schools. Ensure whatever figures you produce have appropriate axis labels and a title.
(e) Create a new qualitative variable, called Top, by binning the Top10perc variable into
two categories (Yes and No). Specifically, divide the schools into two groups based on whether
or not the proportion of students coming from the top 10% of their high school classes exceeds
75%.
Now produce side-by-side boxplots of the schools’ acceptance rates (based on Accept and Apps)
for each of the two Top categories. There should be two boxes on your figure, one for top
schools and one for others. How many top universities are there?
(f) Continue exploring the data, producing two new plots of any type, and provide a brief
(one to two sentence) summary of your hypotheses and what you discover. Feel free to think
outside the box on this one but if you want something to point you in the right direction, look at
the summary statistics for various features, and think about what they tell you. Perhaps try
plotting various features from the dataset against each other and see if any patterns emerge.
2. This exercise involves the forestfires.csv dataset that can be loaded into a dataframe from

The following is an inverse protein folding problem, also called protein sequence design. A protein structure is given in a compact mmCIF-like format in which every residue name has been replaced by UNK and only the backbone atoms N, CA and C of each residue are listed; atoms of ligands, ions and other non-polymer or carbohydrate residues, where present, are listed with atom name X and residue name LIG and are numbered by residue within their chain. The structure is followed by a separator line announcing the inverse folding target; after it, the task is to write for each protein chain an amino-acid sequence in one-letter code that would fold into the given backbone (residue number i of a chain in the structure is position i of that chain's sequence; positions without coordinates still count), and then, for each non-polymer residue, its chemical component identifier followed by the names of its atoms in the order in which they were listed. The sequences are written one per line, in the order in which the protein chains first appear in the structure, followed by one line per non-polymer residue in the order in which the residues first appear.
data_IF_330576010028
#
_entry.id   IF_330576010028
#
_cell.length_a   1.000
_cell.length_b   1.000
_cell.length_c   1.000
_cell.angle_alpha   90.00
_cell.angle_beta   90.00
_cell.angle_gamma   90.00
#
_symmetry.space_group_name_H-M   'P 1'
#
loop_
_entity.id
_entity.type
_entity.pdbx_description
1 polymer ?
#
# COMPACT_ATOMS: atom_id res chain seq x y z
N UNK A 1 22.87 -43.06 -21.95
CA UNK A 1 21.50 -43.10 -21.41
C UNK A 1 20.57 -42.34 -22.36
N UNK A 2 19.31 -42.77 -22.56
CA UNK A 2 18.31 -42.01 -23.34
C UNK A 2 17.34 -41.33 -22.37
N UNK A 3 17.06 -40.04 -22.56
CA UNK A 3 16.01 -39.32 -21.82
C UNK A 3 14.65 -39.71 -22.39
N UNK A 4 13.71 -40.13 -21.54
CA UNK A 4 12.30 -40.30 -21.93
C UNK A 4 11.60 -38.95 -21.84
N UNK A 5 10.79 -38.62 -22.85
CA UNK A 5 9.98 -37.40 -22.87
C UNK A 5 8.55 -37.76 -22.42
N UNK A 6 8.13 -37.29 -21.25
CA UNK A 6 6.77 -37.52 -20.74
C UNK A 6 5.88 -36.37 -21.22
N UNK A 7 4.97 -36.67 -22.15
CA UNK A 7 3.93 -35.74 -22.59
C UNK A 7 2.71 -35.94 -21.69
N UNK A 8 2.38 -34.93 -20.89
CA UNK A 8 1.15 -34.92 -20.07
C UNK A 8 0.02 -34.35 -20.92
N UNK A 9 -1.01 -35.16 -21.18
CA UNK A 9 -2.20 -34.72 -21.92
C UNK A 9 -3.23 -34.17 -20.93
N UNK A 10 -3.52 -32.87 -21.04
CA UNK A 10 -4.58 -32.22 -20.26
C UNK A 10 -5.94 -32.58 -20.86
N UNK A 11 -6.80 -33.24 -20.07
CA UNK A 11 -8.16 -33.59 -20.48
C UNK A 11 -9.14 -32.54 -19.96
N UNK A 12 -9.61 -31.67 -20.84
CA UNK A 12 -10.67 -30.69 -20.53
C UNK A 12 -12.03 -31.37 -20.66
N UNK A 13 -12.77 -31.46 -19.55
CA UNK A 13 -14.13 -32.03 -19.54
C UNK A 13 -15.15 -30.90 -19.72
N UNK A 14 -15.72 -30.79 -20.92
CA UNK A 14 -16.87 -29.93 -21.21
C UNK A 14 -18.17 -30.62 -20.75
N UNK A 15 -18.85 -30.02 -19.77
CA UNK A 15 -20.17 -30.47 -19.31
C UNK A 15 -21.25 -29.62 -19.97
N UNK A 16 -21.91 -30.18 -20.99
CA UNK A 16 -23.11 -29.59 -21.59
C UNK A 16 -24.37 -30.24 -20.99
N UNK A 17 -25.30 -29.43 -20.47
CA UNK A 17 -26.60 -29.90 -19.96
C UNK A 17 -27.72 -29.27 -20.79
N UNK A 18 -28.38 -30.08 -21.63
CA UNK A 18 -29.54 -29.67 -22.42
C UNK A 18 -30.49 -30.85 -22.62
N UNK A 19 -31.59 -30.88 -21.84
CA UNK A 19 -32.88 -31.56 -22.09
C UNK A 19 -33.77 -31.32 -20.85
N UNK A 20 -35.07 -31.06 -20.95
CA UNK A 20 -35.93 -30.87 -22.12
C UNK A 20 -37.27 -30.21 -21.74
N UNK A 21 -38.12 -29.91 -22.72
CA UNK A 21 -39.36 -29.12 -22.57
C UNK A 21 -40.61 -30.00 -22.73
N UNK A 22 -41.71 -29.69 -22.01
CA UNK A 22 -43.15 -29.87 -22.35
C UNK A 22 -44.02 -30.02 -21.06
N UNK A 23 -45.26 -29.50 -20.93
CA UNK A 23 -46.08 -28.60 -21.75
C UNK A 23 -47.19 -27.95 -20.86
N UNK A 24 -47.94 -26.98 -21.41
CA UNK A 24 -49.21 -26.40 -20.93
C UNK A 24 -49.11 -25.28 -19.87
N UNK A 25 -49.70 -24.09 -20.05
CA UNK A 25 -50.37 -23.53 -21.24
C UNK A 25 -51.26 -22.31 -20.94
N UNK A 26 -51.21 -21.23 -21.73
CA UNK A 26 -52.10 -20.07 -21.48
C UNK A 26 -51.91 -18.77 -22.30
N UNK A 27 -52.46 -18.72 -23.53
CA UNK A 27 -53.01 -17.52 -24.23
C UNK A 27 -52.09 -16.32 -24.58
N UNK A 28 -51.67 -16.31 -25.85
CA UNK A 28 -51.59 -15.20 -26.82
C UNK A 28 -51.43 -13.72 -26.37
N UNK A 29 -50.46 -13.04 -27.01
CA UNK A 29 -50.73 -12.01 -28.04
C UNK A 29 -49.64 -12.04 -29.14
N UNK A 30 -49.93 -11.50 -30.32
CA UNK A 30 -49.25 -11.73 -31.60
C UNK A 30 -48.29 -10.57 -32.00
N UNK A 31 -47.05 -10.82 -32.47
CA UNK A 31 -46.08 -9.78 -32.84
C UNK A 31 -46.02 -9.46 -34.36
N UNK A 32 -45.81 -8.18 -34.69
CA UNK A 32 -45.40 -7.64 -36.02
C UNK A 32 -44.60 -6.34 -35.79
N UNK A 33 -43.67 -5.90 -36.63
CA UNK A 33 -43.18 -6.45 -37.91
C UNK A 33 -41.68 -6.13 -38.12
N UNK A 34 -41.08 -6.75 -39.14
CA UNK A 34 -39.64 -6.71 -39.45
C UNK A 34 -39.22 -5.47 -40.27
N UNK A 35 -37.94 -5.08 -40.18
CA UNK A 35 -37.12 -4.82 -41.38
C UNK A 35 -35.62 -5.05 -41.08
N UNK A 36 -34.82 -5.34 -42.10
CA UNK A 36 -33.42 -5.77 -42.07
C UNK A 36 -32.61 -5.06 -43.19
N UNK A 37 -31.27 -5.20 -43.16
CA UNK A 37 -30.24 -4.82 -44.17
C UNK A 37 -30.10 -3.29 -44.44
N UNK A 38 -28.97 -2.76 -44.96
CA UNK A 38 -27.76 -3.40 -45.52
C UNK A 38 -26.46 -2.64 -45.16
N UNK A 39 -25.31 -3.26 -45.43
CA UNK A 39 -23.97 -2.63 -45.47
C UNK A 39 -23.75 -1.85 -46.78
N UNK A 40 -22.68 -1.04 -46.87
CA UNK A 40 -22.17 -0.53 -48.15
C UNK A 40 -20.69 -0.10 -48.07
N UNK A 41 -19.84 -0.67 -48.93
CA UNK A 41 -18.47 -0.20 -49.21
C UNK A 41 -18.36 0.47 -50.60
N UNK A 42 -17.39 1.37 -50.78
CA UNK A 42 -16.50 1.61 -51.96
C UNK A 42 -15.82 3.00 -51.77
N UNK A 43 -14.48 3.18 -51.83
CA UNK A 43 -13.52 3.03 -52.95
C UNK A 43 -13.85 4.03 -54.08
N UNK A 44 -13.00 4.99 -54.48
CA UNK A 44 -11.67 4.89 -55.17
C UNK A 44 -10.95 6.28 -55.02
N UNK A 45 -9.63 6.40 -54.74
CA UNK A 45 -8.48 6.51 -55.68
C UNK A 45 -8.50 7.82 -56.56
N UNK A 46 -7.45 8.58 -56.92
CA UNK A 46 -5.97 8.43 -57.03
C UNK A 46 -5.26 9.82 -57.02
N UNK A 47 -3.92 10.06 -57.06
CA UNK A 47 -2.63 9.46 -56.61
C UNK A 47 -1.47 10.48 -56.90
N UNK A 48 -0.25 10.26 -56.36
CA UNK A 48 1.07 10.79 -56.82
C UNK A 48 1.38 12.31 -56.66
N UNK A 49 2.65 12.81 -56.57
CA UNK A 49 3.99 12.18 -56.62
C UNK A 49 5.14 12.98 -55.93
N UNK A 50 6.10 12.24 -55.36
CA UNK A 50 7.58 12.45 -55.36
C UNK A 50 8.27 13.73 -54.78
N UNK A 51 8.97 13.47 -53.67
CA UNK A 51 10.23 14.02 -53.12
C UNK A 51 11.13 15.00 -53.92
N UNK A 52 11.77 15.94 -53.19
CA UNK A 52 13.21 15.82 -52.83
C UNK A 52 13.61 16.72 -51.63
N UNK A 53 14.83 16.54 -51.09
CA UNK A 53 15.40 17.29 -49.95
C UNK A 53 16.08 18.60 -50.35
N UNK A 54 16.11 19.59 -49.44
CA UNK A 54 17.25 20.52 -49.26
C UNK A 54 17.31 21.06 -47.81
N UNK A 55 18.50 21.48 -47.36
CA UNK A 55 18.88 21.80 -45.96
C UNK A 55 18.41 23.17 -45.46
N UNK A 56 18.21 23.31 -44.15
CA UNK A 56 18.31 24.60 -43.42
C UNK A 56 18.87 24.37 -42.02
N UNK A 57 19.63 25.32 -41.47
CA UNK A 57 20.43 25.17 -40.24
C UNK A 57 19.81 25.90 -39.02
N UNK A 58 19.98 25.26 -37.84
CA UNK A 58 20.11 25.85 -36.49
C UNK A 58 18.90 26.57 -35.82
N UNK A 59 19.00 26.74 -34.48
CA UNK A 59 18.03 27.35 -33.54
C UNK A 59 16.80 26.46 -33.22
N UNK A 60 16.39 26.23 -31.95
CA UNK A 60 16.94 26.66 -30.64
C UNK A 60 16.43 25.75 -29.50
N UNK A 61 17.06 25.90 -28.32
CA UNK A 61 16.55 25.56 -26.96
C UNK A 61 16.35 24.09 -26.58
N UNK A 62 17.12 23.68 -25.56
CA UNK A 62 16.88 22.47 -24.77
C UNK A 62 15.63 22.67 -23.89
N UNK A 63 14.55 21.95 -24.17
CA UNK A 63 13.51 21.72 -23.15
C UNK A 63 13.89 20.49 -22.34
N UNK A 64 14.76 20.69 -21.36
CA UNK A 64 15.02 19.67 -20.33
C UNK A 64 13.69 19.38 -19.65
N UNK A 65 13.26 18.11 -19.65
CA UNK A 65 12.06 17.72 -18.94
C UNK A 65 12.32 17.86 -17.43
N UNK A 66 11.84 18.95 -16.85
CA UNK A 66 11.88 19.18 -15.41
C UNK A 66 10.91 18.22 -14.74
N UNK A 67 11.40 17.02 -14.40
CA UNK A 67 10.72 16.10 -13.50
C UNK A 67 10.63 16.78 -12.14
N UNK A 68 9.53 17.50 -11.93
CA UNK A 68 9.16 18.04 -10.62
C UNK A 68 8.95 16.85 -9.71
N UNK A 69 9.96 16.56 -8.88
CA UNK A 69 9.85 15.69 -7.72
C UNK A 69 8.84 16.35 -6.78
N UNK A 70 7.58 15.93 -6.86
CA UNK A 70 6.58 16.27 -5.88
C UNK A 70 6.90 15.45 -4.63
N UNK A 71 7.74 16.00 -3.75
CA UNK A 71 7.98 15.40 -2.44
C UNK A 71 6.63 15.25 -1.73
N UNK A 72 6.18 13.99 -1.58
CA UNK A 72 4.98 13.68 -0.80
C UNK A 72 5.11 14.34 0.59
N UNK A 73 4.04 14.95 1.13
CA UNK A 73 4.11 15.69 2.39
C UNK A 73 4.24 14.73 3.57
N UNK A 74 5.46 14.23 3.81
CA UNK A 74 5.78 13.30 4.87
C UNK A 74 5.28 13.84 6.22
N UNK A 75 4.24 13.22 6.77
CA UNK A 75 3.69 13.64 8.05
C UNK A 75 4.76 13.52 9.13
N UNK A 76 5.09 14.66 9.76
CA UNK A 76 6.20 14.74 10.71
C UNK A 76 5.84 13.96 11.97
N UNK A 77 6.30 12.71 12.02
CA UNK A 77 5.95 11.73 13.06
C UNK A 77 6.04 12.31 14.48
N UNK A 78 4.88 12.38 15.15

(https://scads.eecs.wsu.edu/wp-content/uploads/2021/09/forestfires.csv). The features of the
dataset are:
• month: month of the year
• day: day of the week
• FFMC: Fine Fuel Moisture Code index
• DMC: Duff Moisture Code index
• DC: Drought code index
• ISI: Initial spread index
• temp: Temperature in degrees Celsius
• RH: Relative Humidity
• wind: Wind speed (km/h)
• rain: Amount of rainfall (mm/m2)
• area: area that got burnt in the forest fire
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Make sure that rows with missing values have been removed from the data. Show both the code
you used and any relevant outputs.
(a) Specify which of the predictors are quantitative (measuring numeric properties such
as size, or quantity), and which are qualitative (measuring non-numeric properties such as color,
appearance, type etc.), if any? Keep in mind that a qualitative variable may be represented as a
quantitative type in the dataset, or the reverse. You may wish to adjust the types of your
variables based on your findings.
(b) What is the range, mean and standard deviation of each quantitative predictor?
(c) Now remove the 20th through 70th (inclusive) observations from the dataset. What is
the range, mean, and standard deviation of each predictor in the subset of the data that remains?
(d) Produce a bar plot to show the count of forest fires in each month. During which
months are forest fires most common? (Hint: group data by month and calculate count)
(e) Using the full data set, investigate the predictors graphically, using scatterplots,
correlation scores or other tools of your choice. Create a correlation matrix for the relevant
variables.
(f) Suppose that we wish to predict the area burned by the forest fire (area) on the basis of
the other variables. Which, if any, of the other variables might be useful in predicting area?
Justify your answer based on the prior correlations.